As we begin to emerge from the pandemic, business owners are finding themselves having to adjust to a very different business environment. There is a plethora of complex new risks entrepreneurs must deal with if they wish to steer their business successfully into the future. In addition, many businesses must still contend with many of the same risks that existed before the pandemic started.

Philippa Wild, Santam’s head of Commercial Underwriting, says, “There are so many challenges for business owners right now, including stressed staff and stretched cash flow. Both technologically and systemically, this has resulted in significant changes in our behaviour and has had a profound impact on both our clients and the insurance industry. It is imperative that businesses keep their policies up to date and have adequate risk mitigation policies in place.”

The risk management practices every business should have

No matter what type of business you own, it is always important to consider what could impact your business detrimentally. From here it is important to develop risk management and safety protocols to help limit the impact and make sure you have adequate and appropriate insurance cover in place. Every business is different but, as a rule, maintenance, good digital hygiene (having strong password policies and robust digital safety protocols in place) and strong fire safety protocols are a must.

What to consider

The pandemic has increased awareness of the need for business owners to review their policies more frequently and keep their intermediaries abreast of any changes in circumstances. While most businesses have tended to renew and review their policies every 12 months, the pace with which things have changed in the past 24 months has made it clear that a more regular review of policies is paramount.

Wild says, “A large part of any business owner’s risk management function is to disclose all pertinent changes to his or her intermediary.

When this is done, it opens the door for the intermediary to appropriately notify the insurer and thus avoid a situation where there is a cover shortfall.”

The most common business risks

At Santam we have identified the following as some of the most common business risks an organisation will face across a variety of industries:
Fires are considered the number one risk to businesses. In the current climate, one large fire could be the catalyst that closes a struggling business permanently. All it takes is a simple lapse in fire safety procedure. For example, if a generator is not maintained, its failure could cause the automatic sprinkler system to fail, which in turn might result in problems containing the fire.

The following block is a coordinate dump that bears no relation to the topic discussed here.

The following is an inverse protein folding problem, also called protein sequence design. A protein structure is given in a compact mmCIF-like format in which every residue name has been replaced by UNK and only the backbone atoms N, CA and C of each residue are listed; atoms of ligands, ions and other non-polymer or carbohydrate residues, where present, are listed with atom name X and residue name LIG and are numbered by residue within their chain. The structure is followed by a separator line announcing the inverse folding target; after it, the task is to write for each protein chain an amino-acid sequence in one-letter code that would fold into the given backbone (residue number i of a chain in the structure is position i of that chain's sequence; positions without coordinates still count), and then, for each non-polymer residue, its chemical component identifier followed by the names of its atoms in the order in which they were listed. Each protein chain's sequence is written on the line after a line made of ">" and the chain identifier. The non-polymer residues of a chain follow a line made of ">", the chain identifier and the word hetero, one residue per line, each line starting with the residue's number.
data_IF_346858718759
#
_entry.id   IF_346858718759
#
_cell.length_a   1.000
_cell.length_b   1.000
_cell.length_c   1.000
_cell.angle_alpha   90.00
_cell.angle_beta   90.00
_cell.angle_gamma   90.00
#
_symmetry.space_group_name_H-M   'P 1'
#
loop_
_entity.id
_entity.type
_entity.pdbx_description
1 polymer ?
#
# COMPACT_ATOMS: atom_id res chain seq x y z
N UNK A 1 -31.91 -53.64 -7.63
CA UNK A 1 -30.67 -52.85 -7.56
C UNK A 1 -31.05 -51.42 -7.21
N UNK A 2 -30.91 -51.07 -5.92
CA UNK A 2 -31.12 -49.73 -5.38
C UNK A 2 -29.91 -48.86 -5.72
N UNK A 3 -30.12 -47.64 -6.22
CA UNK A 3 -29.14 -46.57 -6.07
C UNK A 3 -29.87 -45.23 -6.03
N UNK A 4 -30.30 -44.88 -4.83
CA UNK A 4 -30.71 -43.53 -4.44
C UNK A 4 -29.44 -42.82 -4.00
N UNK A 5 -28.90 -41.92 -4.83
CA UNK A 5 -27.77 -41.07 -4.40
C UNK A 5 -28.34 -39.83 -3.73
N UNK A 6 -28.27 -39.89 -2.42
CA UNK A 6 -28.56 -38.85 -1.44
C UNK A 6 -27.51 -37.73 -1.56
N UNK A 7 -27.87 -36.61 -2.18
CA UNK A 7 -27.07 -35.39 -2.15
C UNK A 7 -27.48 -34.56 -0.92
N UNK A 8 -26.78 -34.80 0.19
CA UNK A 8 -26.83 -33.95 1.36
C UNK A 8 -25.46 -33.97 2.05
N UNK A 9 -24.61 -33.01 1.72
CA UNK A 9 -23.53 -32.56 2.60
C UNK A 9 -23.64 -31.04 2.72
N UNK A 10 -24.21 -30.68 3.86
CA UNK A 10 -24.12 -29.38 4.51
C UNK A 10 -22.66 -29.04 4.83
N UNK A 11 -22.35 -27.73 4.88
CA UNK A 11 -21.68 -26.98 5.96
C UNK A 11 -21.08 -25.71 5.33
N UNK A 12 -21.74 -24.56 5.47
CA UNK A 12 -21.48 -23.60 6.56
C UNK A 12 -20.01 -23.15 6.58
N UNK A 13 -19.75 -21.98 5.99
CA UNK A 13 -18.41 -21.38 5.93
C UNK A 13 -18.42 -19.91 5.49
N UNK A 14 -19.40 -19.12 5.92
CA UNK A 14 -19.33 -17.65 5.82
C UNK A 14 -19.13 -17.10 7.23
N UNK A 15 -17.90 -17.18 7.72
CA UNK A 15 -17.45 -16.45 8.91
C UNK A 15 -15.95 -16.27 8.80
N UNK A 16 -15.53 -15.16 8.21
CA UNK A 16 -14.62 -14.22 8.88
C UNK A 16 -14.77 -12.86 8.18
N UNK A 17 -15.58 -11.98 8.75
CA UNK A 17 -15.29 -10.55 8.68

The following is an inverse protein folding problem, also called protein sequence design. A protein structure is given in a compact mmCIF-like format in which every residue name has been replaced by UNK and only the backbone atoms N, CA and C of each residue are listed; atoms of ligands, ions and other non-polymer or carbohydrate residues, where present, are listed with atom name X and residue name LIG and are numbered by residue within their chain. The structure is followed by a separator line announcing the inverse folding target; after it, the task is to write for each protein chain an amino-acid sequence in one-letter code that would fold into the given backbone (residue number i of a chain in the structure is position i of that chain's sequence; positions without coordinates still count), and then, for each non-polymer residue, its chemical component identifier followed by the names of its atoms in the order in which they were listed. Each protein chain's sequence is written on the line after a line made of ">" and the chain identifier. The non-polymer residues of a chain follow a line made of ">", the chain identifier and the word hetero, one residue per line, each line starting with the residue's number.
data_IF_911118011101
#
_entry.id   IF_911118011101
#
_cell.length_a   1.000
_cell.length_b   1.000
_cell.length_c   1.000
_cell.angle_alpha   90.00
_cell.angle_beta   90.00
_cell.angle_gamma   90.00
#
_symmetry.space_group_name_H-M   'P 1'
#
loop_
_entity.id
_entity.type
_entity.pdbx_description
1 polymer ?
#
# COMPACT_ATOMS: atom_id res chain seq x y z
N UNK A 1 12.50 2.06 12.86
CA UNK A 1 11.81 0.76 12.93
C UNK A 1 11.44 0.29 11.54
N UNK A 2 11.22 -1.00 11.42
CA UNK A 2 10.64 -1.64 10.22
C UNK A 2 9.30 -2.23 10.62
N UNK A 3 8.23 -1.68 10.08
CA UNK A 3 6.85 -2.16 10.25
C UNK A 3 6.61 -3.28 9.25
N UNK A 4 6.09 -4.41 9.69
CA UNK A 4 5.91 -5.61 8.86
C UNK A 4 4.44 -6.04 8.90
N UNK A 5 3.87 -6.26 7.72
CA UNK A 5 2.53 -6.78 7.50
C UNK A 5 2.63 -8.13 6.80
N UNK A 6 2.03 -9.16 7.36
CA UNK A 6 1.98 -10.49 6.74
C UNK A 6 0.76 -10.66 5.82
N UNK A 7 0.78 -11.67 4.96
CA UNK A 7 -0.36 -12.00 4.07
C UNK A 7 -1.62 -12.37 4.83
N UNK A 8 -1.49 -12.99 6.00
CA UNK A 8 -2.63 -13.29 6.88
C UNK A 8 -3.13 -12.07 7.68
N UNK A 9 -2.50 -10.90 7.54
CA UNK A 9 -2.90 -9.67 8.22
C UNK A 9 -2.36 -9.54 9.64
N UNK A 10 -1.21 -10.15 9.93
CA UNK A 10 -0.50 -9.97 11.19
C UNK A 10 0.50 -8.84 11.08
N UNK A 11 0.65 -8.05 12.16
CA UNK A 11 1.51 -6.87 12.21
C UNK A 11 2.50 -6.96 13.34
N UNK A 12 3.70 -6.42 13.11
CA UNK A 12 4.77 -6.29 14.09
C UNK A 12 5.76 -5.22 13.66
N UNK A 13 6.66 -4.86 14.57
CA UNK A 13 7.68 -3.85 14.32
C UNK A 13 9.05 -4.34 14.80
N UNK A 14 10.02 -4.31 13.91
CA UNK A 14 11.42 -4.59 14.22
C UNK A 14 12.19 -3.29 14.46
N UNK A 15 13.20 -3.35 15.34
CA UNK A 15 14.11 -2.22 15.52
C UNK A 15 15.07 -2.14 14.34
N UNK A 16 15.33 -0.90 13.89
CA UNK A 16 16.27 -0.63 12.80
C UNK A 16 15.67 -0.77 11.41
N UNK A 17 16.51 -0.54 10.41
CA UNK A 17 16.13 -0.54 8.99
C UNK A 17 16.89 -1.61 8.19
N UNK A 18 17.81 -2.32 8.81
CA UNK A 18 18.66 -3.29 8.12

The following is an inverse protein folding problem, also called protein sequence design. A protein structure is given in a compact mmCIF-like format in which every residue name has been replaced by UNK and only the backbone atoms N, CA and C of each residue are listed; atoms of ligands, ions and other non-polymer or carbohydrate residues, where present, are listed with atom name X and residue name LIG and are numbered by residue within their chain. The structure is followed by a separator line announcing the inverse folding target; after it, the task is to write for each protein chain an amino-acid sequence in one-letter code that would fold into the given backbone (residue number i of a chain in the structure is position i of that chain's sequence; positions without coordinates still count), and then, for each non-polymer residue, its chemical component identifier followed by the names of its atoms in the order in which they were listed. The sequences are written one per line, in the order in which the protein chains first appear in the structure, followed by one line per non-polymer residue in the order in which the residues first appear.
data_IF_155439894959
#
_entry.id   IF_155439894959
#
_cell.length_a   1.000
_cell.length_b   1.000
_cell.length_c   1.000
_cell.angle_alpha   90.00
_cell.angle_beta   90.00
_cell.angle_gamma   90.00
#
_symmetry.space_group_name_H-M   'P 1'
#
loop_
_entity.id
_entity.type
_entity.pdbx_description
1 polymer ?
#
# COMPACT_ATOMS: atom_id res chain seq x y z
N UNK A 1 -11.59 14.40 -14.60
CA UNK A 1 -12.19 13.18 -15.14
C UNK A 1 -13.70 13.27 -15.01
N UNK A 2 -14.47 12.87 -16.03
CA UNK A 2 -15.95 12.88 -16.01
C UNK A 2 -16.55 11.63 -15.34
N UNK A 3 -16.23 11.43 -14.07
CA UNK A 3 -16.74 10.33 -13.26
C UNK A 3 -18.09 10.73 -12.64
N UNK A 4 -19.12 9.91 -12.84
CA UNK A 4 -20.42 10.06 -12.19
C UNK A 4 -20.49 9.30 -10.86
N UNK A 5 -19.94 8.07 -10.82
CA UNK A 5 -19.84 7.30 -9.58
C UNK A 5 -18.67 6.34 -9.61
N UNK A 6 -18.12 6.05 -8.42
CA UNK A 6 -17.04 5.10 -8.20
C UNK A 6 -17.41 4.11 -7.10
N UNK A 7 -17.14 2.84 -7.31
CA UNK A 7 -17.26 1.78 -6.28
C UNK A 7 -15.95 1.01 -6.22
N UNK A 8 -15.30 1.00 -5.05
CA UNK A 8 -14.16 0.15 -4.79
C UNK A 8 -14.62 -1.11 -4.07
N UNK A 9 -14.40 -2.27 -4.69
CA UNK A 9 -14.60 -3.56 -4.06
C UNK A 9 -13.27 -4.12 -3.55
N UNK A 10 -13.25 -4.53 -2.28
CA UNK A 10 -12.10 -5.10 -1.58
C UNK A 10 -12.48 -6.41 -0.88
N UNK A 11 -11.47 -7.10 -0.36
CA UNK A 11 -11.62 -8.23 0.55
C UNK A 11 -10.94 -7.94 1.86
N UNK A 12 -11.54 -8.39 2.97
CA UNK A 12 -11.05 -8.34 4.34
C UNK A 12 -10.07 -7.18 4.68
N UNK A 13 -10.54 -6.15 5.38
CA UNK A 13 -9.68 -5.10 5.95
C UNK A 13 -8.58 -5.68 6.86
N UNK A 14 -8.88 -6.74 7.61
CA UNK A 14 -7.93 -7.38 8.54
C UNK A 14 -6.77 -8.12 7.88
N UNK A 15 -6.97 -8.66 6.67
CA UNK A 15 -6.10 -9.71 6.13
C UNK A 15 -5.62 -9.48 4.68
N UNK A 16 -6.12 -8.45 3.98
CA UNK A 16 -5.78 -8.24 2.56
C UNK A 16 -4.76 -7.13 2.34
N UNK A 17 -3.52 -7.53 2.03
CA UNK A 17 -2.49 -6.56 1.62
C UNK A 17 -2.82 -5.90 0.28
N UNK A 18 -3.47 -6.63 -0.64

Cybercrime costs South Africa R2,2 billion per year. It can cost small businesses anywhere between R50 000 and R250 000, if not more, to recover from cyber attacks. Any business that uses some type of digital technology is vulnerable to such attacks. This is why it is important to implement good cyber risk management practices and appropriate cyber insurance cover, often available as a package in the market. This will help protect your business against losses such as business interruption, ransomware and forensic costs, caused by a cyber malware attack.
The accelerating rate of change refers to how quickly things can change. Business owners need to evaluate the impact of new and emerging risks and how their own business’s risk profile has changed. For example, with more employees working from home (with company assets being transported and no longer only kept securely on site) there is an increased risk of cybercrime, loss of and damage to company equipment. Then there is also the change in occupancy experienced at your premises now that fewer employees are on the premises less often.
Business processes and reliance on business partners: Any risk management strategy needs to consider how your business relies on business partners and supply chains. If their risk environment is changing, are they adequately protected, and risk managed? Business owners should have contingency plans in place that they can discuss with their intermediaries, and should purchase insurance where necessary.


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